Anyway, they've been married for 20 years and have 3 or 4 kids so clearly whatever prayer he said worked for him.
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Old 25th September 2018, 07:09 PM   #30
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You've heard the phrase "God thinks like you"? This is why.
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Old 25th September 2018, 08:06 PM   #31
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And it's been demonstrated experimentally.

1. Stick people in an fMRI machine and ask what they think of something. One part of the brain lights up on your screen.

2. Ask them what somebody else thinks of the same subject. Another part of the brain lights up on your screen.

3. Ask the religious what God thinks of the same subject. What lights up on your screen? The same part as in #1. They literally think they're God.
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Old 25th September 2018, 08:47 PM   #32
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^If God wanted you to use MRI machines, he would have mentioned it in the bible.
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Old 25th September 2018, 09:26 PM   #33
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Originally Posted by sylvan8798 View Post
^If God wanted you to use MRI machines, he would have mentioned it in the bible.
Well, he mentioned Miriam a lot, which is kind of close in hebrew to MRI. None of it's at all helpful but viewed from just the right angle .. it is still not helpful.
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Old 26th September 2018, 08:49 AM   #34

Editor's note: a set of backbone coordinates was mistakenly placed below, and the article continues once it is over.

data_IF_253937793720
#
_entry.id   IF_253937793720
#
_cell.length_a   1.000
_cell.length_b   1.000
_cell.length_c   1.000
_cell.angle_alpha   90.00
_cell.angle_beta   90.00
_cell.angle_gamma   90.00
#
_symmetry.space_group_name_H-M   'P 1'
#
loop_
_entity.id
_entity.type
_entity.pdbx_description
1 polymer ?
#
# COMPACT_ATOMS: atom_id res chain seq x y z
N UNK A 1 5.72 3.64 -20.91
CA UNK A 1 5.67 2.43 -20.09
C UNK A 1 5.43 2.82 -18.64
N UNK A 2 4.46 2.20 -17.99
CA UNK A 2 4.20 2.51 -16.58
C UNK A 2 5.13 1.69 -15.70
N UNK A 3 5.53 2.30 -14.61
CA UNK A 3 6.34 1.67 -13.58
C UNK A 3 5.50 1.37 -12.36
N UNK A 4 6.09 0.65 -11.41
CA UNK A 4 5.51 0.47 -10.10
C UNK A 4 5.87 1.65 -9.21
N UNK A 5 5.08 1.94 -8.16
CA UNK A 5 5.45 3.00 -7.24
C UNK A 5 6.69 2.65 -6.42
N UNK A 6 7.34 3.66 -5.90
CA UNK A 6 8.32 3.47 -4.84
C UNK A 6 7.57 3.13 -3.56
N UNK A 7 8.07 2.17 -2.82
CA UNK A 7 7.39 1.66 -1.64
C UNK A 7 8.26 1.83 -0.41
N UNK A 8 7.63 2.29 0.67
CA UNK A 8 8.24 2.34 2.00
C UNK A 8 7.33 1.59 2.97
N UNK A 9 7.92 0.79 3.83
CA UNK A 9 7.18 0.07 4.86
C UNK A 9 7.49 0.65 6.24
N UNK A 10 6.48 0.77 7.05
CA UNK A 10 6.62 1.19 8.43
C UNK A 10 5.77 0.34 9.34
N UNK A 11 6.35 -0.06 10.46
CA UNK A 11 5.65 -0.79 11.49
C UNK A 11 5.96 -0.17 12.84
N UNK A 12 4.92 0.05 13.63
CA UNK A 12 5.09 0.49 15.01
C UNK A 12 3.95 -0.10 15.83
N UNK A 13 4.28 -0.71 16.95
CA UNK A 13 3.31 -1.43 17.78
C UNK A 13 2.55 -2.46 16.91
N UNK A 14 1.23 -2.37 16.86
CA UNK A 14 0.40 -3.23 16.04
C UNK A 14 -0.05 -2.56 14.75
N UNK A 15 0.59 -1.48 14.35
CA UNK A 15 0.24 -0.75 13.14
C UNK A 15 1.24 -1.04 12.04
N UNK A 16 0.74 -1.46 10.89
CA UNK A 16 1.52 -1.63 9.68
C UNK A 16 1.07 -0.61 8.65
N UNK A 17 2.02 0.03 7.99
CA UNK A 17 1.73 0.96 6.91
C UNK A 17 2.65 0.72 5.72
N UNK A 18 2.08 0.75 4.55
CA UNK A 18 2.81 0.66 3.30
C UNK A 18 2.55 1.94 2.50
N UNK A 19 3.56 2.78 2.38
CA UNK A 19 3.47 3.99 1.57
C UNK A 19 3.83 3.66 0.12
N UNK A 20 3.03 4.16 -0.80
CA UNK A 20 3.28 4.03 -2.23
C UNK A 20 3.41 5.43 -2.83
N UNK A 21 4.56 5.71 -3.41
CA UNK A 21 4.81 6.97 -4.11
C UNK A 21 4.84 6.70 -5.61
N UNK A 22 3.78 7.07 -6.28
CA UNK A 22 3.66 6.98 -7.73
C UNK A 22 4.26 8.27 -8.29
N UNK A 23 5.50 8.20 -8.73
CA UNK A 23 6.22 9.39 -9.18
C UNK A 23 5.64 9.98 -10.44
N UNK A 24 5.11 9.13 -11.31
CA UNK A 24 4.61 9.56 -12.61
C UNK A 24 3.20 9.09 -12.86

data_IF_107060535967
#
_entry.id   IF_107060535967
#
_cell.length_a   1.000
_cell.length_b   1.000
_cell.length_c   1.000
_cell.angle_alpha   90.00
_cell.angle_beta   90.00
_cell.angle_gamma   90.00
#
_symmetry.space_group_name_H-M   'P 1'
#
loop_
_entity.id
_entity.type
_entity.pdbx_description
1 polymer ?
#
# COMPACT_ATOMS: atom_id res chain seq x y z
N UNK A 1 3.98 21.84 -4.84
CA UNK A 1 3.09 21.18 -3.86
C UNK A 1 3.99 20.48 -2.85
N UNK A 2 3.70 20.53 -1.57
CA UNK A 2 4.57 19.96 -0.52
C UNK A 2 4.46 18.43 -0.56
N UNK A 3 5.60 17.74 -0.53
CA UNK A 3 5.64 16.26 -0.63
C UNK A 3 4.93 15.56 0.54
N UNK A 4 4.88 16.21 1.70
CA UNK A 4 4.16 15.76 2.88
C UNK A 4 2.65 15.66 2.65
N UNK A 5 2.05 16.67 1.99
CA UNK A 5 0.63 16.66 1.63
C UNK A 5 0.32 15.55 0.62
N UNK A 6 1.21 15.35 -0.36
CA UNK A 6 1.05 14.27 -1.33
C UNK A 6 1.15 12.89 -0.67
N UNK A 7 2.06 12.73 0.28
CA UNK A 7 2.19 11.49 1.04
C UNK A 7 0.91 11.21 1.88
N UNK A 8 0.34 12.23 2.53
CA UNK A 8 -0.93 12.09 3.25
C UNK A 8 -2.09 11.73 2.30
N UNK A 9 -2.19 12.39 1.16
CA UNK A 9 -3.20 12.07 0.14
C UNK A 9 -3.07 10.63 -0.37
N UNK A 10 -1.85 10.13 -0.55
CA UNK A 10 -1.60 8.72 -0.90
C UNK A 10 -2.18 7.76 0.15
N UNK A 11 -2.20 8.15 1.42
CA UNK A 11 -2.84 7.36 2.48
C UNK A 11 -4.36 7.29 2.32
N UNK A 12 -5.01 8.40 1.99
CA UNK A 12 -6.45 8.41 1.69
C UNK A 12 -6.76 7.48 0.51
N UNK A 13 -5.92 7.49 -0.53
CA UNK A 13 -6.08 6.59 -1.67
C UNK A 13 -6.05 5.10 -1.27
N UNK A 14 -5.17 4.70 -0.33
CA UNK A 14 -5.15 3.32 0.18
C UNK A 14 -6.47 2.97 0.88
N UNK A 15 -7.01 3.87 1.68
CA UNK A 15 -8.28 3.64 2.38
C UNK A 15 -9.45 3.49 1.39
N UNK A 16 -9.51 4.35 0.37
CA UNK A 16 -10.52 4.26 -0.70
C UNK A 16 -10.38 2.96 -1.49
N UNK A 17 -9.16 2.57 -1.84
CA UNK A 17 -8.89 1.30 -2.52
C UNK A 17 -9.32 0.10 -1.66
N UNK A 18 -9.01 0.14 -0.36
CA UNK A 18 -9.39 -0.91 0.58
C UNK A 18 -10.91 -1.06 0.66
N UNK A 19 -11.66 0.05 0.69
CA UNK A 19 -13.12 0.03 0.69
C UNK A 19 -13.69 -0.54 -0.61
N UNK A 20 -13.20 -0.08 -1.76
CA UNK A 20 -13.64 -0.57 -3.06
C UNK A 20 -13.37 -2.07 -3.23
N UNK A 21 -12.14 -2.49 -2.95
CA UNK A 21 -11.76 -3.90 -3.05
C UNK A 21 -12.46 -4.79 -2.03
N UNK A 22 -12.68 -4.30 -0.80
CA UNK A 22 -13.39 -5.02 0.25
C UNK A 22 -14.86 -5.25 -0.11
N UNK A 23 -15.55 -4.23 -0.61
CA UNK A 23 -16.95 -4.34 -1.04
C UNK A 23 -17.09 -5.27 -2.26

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Originally Posted by Loss Leader View Post
Well, he mentioned Miriam a lot, which is kind of close in hebrew to MRI. None of it's at all helpful but viewed from just the right angle .. it is still not helpful.
If God didn't mention it, and it is undermining God, then it is the tool of Satan. Everything is easy if you just yell "Jesus!" or "Satan!" at appropriate intervals.
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Old 26th September 2018, 09:34 AM   #35
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Originally Posted by sylvan8798 View Post
If God didn't mention it, and it is undermining God, then it is the tool of Satan. Everything is easy if you just yell "Jesus!" or "Satan!" at appropriate intervals.
If everything can't be black and white, then make it gold or red?

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Old 26th September 2018, 02:22 PM   #36
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Originally Posted by Loss Leader View Post
Well, let's be somewhat reasonable: My math textbook had tables for common logs. I didn't understand how they were derived but I was assured they were right and I assumed they were because it was a math book and I trusted the mathematicians who wrote it.